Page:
Effect of brain acidification on depression-related behaviors in diabetes mellitus

Yusuke Temma, Kisho Obi-Nagata, Yoshio Hoshiba, Ryuhei Miyake, Yuta Katayama, Hideo Hagihara, Norimitsu Suzuki, Tsuyoshi Miyakawa, Keiichi I. Nakayama, Akiko Hayashi-Takagi

Research output: Contribution to journalArticlepeer-review


Major depressive disorder (depression) is a leading cause of disability. The severity of depression is affected by many factors, one of which being comorbidity with diabetes mellitus (DM). The comorbidity of depression with DM is a major public health concern due to the high incidence of both conditions and their mutually exacerbating pathophysiology. However, the mechanisms by which DM exacerbates depression remain largely unknown, and elucidating these regulatory mechanisms would contribute to a significant unmet clinical need. We generated a comorbid mouse model of depression and DM (comorbid model), which was extensively compared with depression and DM models. Depressive and anhedonic phenotypes were more severe in the comorbid model. We thus concluded that the comorbid model recapitulated exacerbated depression-related behaviors comorbid with DM in clinic. RNA sequencing analysis of prefrontal cortex tissue revealed that the brain pH homeostasis gene set was one of the most affected in the comorbid model. Furthermore, brain pH negatively correlated with anhedonia-related behaviors in the depression and comorbid models. By contrast, these correlations were not detected in DM or control group, neither of which had been exposed to chronic stress. This suggested that the addition of reduced brain pH to stress-exposed conditions had synergistic and aversive effects on anhedonic phenotypes. Because brain pH was strongly correlated with brain lactate level, which correlated with blood glucose levels, these findings highlight the therapeutic importance of glycemic control not only for DM, but also for psychiatric problems in patients with depression comorbid with DM.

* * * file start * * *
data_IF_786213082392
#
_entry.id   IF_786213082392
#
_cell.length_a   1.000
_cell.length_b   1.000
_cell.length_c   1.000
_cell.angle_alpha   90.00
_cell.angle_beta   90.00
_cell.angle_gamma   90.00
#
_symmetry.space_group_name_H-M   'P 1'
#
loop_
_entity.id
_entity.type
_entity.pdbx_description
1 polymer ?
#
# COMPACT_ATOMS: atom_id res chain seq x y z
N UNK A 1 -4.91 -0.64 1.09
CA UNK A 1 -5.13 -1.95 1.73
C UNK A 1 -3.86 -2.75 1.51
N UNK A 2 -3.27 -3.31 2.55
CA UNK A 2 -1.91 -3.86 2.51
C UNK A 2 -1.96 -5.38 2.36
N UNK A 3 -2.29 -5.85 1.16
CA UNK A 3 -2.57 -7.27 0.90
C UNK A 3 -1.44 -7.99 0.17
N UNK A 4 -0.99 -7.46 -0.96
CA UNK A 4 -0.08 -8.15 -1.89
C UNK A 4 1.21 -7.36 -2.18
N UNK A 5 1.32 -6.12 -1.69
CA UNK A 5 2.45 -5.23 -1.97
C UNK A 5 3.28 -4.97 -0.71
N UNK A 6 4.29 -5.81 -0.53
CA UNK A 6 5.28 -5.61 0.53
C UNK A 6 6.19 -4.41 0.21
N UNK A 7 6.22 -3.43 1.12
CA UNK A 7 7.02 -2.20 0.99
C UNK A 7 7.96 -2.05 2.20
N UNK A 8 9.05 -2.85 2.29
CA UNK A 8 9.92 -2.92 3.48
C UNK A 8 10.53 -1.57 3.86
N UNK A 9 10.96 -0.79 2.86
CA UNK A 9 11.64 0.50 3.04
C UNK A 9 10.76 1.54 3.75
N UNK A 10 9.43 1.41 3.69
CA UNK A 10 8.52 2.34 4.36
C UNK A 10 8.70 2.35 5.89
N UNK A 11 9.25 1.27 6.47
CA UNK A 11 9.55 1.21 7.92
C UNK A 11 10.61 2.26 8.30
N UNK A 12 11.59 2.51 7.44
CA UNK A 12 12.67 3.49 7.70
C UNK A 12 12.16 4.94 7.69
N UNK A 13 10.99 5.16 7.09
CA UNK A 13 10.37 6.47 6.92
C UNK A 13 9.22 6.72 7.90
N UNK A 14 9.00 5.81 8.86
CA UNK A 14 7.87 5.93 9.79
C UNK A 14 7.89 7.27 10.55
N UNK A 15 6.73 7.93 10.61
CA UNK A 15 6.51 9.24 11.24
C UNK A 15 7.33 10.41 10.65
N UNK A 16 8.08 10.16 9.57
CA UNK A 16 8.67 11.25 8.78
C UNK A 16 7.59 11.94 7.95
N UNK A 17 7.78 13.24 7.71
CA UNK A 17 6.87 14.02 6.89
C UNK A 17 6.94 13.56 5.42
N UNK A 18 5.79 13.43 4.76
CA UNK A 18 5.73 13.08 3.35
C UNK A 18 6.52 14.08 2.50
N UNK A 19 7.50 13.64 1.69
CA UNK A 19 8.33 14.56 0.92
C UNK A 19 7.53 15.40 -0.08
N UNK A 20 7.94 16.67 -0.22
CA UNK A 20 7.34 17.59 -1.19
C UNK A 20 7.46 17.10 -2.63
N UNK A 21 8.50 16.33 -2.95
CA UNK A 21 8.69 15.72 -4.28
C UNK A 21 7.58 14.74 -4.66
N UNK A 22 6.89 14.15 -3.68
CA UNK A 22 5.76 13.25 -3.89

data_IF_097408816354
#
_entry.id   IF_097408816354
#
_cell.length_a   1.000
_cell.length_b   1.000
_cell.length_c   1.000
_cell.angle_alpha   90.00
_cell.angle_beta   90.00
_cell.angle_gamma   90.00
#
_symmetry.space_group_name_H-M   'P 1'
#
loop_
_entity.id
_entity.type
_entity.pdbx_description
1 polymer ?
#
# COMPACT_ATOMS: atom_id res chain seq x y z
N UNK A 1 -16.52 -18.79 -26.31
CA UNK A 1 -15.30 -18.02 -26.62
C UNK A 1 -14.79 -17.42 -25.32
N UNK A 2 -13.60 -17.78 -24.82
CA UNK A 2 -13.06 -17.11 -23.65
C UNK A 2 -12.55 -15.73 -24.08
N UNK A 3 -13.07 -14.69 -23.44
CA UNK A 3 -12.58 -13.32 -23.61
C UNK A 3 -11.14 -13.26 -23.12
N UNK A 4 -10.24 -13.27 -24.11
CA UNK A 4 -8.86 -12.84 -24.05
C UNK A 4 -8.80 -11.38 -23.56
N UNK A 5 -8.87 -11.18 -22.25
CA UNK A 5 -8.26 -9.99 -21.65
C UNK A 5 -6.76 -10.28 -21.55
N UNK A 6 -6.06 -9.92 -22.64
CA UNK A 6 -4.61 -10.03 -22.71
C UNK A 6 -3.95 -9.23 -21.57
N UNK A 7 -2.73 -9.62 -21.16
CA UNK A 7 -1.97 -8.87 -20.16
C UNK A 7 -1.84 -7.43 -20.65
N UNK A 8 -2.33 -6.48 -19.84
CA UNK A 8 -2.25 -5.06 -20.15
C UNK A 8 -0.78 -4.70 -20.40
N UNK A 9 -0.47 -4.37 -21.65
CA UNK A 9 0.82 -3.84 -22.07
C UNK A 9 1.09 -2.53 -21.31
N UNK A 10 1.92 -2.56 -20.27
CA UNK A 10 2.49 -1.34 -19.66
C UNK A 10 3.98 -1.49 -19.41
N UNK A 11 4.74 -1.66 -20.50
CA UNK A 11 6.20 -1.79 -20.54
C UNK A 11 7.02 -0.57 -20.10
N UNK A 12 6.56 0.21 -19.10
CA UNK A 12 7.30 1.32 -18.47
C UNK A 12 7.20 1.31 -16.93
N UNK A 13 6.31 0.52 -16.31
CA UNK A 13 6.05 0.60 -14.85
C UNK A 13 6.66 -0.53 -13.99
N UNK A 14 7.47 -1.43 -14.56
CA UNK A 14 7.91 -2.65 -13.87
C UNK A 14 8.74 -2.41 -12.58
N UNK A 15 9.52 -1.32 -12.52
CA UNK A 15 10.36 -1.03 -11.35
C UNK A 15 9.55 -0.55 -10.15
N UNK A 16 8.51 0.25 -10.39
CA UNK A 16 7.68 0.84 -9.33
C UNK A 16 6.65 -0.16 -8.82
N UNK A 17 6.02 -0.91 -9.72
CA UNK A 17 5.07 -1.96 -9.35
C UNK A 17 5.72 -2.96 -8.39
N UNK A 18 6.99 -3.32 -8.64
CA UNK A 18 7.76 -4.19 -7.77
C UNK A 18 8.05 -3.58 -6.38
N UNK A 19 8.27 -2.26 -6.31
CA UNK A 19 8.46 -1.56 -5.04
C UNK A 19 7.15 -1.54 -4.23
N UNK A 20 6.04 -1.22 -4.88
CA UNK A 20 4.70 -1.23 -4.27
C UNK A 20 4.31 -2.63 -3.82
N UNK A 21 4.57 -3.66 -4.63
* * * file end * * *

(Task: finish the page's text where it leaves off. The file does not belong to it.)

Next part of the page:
Original languageEnglish
Article number1277097
JournalFrontiers in Psychiatry
Publication statusPublished - 2023

All Science Journal Classification (ASJC) codes

  • Psychiatry and Mental health


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